How the Austin Aquifer Got Extra Protections
Longhorn opponents had two major advantages in their lawsuit to protect Austin's aquifer: money and popular opinion.
The lawsuit was filed by the city of Austin, the Barton Springs/Edwards Aquifer Conservation District and several landowners. But most if not all of the funding came from Holly Corp., a Texas refinery owner that saw Longhorn's gasoline pipeline as a competitive threat to its business. (Longhorn later sued Holly for antitrust violations. Holly then countersued alleging unfair competition.)
Without Holly's money, it would have been difficult for the pipeline opponents to finance their battle against Longhorn—a partnership of oil giants BP Amoco, Exxon and other companies. Renea Hicks, who represented the Conservation District in the case, said Holly's funding allowed the opponents to hire top-notch experts and to persist for the three years it took to settle the suit.
The case also had wide support among the politically active and environmentally conscious residents of Austin, a city of 600,000 at the time and a liberal enclave in a largely conservative state. The fuels carried by the Longhorn are highly flammable and spread quickly when spilled into water. Not only does the Edwards aquifer supply drinking water to the Austin area, it also feeds a popular swimming hole in the city's Zilker Park.
"Everyone got involved," Hicks said. "The purity of that [spring] is kind of a symbol in Austin."
Kirk Holland, a geologist and general manager of the Conservation District, said that in the end, Longhorn "essentially had to make those extraordinary commitments in order to operate [in this area]. That pipeline is the best-protected, most monitored pipeline in Texas—and maybe the nation."
"Keystone XL deserves more, probably, in my personal opinion," Holland added.
Although the Keystone XL would run 1,200 miles across the nation's heartland, the area of greatest concern has always been Nebraska, where it crosses 222 miles of the Ogallala aquifer. Last year, TransCanada agreed to move the line out of Nebraska's Sandhills region, a fragile landscape that became a symbol for the project's opponents. But the new route still goes through 20 miles of Nebraska where the water table is less than 20 feet below ground—high enough for groundwater to bubble to the surface during the spring. An additional 70 miles crosses areas where the water table is 20 to 50 feet underground.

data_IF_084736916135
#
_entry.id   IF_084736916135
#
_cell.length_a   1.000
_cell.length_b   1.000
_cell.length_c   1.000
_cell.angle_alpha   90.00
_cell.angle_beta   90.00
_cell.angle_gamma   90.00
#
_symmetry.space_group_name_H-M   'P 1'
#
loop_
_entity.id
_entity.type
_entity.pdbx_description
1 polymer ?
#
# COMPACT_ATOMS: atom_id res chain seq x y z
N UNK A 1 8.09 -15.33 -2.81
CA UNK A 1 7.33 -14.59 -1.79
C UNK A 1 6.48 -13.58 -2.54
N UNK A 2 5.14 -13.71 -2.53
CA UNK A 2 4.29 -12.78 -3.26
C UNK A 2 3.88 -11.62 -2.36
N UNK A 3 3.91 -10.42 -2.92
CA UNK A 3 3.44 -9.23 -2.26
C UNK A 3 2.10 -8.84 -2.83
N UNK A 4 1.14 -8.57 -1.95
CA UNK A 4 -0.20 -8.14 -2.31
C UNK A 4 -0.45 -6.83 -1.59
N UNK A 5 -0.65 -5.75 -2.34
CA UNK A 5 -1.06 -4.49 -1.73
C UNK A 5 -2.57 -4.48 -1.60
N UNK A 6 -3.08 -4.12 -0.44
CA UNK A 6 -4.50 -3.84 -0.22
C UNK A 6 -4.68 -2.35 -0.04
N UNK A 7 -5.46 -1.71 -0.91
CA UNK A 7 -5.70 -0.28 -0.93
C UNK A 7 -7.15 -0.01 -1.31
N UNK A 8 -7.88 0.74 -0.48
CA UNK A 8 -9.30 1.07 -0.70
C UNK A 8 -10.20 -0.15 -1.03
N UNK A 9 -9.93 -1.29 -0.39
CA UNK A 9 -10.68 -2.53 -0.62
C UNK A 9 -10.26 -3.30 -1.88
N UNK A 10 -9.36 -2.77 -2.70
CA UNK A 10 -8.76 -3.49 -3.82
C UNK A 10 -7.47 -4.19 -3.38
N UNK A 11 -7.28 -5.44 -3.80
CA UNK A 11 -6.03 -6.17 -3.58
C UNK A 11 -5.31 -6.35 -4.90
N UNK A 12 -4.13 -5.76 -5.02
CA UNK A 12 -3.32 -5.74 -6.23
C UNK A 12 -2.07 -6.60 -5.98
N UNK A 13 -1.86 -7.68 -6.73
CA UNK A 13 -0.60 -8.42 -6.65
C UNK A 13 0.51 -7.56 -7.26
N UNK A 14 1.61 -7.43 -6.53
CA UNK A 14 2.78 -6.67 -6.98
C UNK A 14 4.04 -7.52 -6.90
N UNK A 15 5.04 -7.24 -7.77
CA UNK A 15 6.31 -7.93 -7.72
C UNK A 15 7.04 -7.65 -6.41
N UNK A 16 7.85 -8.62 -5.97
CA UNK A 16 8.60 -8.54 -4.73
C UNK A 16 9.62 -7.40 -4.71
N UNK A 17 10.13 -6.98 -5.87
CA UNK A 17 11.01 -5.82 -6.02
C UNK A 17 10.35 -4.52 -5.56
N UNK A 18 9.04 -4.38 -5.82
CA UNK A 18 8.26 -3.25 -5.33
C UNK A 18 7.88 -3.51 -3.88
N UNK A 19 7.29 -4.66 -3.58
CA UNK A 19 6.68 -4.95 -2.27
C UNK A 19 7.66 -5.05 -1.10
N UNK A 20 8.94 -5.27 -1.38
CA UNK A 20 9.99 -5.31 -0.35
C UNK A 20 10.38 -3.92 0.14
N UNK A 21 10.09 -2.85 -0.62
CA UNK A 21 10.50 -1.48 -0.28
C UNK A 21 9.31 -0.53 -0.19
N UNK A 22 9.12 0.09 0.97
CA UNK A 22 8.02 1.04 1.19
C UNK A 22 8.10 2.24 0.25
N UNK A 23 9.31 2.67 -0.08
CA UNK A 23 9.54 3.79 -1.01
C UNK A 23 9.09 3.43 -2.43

Last year, just weeks before TransCanada agreed to the Sandhills reroute, the company offered to build a concrete containment structure around a pump station planned for a sensitive area of Holt County. It also agreed to post a $100 million bond to be used if the company failed to clean up an oil spill in the Sandhills. TransCanada withdrew both offers after the pipeline was rerouted.
"Those commitments were specific to the area that went through the Nebraska Sandhills where the aquifer was at or near the surface," said Howard, the company spokesman. "Since the new route will go through an area that is not part of the defined Nebraska Sandhills, those measures are not required."
The federal Pipeline and Hazardous Materials Safety Administration (PHMSA) requires operators to follow more stringent rules in High Consequence Areas, or HCAs, which are considered especially vulnerable to the effects of an oil spill. Pipelines that could affect HCAs are built with thicker walls and the insides are inspected at least once every five years.
Najafi, the University of Texas engineer, said the entire aquifer under Nebraska should qualify as an HCA.
"Nebraska is a sensitive area, and they need to treat it like that," he said. "In Nebraska, they need extra measures to protect the water. We can't live without water."
PHMSA doesn't release the locations of HCAs to the public due to security reasons, so it's unclear how much of the Ogallala aquifer falls within an HCA.
According to Howard, only three miles of the route in Nebraska crosses an HCA. But he said that TransCanada would exceed PHMSA requirements by running an inspection device through the entire pipeline, including areas outside HCAs.
Little Known About How a Spill Might Affect the Aquifer
The Keystone XL was originally supposed to run from Alberta, Canada to the Texas Gulf Coast. But in January 2012 the Obama administration turned down TransCanada's application for the State Department permit it needed to cross the U.S.-Canada border, and TransCanada split the project in two. The segment from Cushing, Okla. to Texas, which did not need a federal permit, is already under construction. A decision on the northern segment is expected in early 2013.
Much of the opposition to the Keystone XL has focused on the type of oil it would carry: Bitumen is a particularly heavy form of crude oil extracted from Canada's tar sands region. It is so thick that it can't flow through pipelines until it's diluted with liquid chemicals to form what's known as diluted bitumen or "dilbit."
The same federal standards that apply to gasoline and crude oil pipelines also apply to pipelines carrying dilbit—even though dilbit doesn't behave like conventional crude oil when it spills into water.